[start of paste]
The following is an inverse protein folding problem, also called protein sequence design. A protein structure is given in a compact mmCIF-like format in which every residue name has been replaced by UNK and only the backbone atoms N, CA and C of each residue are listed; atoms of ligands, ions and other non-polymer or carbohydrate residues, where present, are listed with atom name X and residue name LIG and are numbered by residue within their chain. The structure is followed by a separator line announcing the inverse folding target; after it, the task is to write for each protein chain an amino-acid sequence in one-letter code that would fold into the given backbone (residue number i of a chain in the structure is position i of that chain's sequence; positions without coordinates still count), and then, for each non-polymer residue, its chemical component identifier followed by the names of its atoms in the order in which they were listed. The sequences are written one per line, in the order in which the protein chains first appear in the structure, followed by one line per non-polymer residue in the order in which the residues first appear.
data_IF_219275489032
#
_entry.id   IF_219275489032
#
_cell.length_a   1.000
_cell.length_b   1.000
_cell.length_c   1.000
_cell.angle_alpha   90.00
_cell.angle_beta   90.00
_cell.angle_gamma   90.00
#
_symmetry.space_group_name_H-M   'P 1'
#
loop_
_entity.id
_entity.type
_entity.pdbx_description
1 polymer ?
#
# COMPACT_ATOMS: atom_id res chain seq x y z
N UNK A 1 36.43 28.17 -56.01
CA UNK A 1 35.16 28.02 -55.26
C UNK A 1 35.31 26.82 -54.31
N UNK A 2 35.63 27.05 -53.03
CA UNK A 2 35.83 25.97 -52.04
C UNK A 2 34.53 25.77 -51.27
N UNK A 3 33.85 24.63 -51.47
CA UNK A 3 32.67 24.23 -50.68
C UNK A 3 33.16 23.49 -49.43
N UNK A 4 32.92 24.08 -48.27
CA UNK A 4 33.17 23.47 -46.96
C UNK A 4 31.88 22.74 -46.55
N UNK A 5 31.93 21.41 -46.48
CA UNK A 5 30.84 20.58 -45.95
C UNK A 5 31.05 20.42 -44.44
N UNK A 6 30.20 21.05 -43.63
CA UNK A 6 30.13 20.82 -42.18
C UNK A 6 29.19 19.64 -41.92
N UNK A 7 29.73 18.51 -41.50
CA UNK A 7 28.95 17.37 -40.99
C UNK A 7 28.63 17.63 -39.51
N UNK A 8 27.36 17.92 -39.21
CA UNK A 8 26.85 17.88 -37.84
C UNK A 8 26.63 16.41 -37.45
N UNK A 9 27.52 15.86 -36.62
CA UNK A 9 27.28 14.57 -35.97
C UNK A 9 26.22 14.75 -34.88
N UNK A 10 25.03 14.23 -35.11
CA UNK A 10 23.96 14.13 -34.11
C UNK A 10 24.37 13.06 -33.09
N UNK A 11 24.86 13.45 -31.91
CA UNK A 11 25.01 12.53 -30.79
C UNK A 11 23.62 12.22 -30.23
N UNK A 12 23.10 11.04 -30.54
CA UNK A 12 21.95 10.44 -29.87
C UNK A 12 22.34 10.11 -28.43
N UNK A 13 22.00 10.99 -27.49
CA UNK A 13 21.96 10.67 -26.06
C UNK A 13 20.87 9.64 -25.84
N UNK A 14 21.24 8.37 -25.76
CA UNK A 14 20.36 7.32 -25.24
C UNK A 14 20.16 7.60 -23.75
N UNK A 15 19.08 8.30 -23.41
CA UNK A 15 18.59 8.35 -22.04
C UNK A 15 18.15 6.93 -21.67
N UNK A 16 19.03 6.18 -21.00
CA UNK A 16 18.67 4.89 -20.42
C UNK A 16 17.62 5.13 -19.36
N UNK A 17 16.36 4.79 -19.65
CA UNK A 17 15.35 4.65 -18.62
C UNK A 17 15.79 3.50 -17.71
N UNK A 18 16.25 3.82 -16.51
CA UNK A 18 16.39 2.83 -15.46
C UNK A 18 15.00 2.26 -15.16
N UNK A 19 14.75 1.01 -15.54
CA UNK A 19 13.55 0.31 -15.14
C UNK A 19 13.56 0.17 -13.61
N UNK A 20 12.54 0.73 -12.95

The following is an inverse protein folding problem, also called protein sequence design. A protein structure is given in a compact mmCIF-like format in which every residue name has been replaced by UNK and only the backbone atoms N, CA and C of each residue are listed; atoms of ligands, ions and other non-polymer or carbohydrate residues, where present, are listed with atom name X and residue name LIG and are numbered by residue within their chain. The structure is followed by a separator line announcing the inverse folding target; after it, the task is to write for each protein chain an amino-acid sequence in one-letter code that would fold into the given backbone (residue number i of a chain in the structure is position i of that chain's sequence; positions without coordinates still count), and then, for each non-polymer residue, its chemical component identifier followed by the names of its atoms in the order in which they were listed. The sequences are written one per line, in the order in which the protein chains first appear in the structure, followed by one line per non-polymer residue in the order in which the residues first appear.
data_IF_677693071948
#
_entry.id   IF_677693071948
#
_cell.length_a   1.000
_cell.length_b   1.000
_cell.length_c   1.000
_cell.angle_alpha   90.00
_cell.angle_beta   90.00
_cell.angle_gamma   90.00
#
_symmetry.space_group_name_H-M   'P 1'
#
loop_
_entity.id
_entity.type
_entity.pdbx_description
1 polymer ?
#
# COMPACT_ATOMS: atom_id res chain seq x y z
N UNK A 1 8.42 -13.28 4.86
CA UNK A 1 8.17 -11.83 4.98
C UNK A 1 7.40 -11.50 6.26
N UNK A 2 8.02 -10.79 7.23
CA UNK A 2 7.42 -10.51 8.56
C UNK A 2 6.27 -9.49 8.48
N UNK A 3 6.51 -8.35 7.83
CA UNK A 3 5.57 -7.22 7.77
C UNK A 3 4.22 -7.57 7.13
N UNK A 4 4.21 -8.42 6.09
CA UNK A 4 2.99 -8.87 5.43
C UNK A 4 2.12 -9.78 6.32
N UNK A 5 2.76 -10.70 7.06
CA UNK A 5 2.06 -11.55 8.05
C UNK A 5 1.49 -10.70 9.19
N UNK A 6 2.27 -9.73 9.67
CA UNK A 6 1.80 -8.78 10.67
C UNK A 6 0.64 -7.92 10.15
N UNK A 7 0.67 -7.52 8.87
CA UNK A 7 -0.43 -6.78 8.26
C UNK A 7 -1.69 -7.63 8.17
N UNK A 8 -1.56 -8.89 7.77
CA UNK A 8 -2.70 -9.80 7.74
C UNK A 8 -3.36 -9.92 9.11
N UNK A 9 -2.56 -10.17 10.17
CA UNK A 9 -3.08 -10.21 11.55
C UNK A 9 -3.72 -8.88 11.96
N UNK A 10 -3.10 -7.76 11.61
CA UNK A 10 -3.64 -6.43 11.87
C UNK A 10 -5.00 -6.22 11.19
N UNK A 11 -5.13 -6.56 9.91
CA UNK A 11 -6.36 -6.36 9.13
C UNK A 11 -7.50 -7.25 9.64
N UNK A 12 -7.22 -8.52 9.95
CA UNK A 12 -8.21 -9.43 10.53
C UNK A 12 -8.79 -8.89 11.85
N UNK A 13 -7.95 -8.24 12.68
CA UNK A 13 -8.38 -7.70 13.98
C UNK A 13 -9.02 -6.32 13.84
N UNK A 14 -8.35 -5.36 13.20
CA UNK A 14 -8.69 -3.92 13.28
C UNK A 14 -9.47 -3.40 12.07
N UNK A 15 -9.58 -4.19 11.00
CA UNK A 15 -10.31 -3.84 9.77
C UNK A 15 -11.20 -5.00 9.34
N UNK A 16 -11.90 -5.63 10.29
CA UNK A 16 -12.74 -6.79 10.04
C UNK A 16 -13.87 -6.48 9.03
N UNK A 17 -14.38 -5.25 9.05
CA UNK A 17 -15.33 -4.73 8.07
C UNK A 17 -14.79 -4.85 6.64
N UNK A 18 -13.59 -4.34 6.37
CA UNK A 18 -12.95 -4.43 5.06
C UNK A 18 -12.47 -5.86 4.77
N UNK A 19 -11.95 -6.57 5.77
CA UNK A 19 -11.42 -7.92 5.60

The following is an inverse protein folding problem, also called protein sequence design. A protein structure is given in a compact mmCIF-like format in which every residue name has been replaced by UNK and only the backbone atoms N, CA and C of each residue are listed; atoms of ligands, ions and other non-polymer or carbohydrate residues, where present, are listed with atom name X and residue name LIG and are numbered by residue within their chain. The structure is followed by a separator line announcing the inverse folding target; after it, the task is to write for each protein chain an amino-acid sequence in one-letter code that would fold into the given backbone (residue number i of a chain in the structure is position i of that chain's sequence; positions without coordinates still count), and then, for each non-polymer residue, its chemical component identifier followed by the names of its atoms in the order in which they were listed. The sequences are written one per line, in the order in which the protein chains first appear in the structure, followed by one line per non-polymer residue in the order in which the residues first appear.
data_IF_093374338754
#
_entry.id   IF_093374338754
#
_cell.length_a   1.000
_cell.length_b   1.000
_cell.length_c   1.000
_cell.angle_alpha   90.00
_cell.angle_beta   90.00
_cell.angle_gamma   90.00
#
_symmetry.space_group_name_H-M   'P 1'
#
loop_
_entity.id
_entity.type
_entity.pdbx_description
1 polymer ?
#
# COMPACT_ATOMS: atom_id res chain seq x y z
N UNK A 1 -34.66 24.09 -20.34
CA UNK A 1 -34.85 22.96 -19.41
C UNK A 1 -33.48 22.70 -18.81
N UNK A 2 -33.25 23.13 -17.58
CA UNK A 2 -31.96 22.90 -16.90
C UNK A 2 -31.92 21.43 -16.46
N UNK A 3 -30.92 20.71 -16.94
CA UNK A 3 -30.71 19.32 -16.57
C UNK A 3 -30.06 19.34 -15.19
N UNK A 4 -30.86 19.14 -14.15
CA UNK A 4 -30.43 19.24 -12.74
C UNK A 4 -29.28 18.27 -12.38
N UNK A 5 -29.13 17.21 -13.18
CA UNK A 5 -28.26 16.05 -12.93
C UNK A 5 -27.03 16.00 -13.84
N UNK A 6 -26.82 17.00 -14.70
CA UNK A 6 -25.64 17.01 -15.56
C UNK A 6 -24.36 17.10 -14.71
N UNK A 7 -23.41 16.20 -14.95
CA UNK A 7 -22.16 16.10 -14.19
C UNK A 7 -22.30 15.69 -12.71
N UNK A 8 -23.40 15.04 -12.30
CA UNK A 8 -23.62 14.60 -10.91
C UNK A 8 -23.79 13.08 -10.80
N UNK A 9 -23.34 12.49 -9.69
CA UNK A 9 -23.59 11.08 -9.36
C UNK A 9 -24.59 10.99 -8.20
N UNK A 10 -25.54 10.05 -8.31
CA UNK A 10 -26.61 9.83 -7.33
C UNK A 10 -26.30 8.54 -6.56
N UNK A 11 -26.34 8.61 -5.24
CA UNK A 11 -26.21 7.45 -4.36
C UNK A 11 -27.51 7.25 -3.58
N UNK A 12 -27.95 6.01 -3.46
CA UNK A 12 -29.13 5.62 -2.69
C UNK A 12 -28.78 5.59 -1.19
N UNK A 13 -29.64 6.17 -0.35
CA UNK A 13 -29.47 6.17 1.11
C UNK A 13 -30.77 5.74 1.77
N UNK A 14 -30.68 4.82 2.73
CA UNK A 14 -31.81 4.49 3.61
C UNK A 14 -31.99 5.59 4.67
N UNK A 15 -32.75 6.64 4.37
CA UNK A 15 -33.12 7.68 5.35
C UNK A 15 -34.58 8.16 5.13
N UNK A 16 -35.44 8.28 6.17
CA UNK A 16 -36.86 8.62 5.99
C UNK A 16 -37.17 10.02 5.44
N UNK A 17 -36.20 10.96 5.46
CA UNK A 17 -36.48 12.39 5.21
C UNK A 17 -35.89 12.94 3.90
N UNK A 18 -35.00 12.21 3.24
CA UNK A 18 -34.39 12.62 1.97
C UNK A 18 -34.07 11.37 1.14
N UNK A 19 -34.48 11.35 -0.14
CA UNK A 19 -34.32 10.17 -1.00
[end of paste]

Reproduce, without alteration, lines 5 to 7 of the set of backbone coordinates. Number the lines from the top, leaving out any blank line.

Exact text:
#
_cell.length_a   1.000
_cell.length_b   1.000